When it comes to thickness planing, we can slipstone the cutters as before, and move the cutters left and right if chipped, but most planer's feed speeds are set between 5-12 metres per minute. The more expensive machines can run at one of two feed speeds, fast – 12 metres per minute – and slow – 5 metres per minute – for an improved quality cut.
As we cannot slow the feed speed down any more to improve the planed finish, we have less room for manoeuvre so other tricks have to be deployed on difficult interlocked timbers. On our planer, we cannot reduce our depth of cut too much below 0.4mm as the serrated infeed rollers will leave printing marks on the timber's surface. So we have a couple of options. Note the following should only be done on separate thickness planers rather than combined under over machines. The reason for this is that the trick involves changing the cutter angles, which increase friction, and can be dangerous on hand feed surface planers as it increases resistance when hand feeding.
'Jointing' the cutters
One option is to 'joint' the cutters; this involves resharpening the cutters in situ while the cutterblock is revolving; this allows you to get the cutters in a perfect cutting circle, but can only be done safely on machines with an attached jointing grinder. This was traditionally carried out on larger production panel planers. The new bevel must be kept very small, as it means there will be little clearance, which can cause problems of heat build-up as the small 'jointed land' sitting behind the cutting edge is always rubbing the timber. The advantage of using this technique is that it produces a good quality of cut and a stronger cutting edge, which will last longer on hardwoods and abrasive timbers. It won't work so well on softer woolly timbers – those that will not be improved by cabinet scraping.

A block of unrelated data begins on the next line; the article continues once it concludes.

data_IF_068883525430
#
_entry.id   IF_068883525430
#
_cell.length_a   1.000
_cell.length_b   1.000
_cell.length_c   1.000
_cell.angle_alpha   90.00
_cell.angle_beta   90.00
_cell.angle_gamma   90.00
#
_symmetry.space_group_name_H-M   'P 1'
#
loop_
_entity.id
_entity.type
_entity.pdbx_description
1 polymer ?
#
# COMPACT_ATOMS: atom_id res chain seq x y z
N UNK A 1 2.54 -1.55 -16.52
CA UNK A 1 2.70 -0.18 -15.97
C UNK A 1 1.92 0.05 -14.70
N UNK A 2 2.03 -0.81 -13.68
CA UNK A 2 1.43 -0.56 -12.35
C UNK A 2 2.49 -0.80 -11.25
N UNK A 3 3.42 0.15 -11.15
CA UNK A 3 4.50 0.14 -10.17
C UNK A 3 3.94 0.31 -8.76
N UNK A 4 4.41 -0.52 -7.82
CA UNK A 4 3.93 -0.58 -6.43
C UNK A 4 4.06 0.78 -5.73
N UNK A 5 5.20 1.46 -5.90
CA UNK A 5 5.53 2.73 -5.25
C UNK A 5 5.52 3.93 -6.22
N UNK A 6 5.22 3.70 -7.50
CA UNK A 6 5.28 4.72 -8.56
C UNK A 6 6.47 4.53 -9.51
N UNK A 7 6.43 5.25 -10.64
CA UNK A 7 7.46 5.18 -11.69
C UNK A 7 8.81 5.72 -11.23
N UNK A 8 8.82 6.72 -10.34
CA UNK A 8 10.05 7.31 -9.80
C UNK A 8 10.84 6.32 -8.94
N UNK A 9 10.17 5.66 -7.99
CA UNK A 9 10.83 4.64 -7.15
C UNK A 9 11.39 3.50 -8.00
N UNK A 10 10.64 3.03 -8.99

Producing a front bevel
In our workshop, the way we overcome tearing of the interlocked grain on our thicknesser is to sharpen the blades with a front bevel at around 10°. This is not unlike having a back bevel on a standard bench plane, or using a high-angle blade in a low-angle plane for cleaning up difficult interlocked grain. You can get your planer blades ground by your local saw doctor when they regrind the main bevel, or you may be able to achieve this on your Tormek with the SVH-320 planer knife jig. We have the Hammer A3-41 planer with disposable cutters, which you would assume cannot be reworked, but we do produce front bevels on these hard chrome cutters using a DMT mesh diamond whetstone.
This front bevel only has to be a maximum of 0.25-0.50mm; this will make all the difference. If we are planing rippled sycamore (Acer pseudoplatanus), or other interlocked timbers, the thicknesser can tear the grain to disastrous effect, but the front bevel produces a less aggressive scraping cut. The downside to this is a significant increase in energy consumed by the thicknesser and lighter-weight thicknessers may not cope with the power required to keep the timber moving. This is an older machining technique, which is now a little overlooked, as so many workshops have moved over to having wide belt sanders. But for those of us less fortunate, front bevels on thicknessers still have their place in the workshop, as hopefully I have demonstrated here.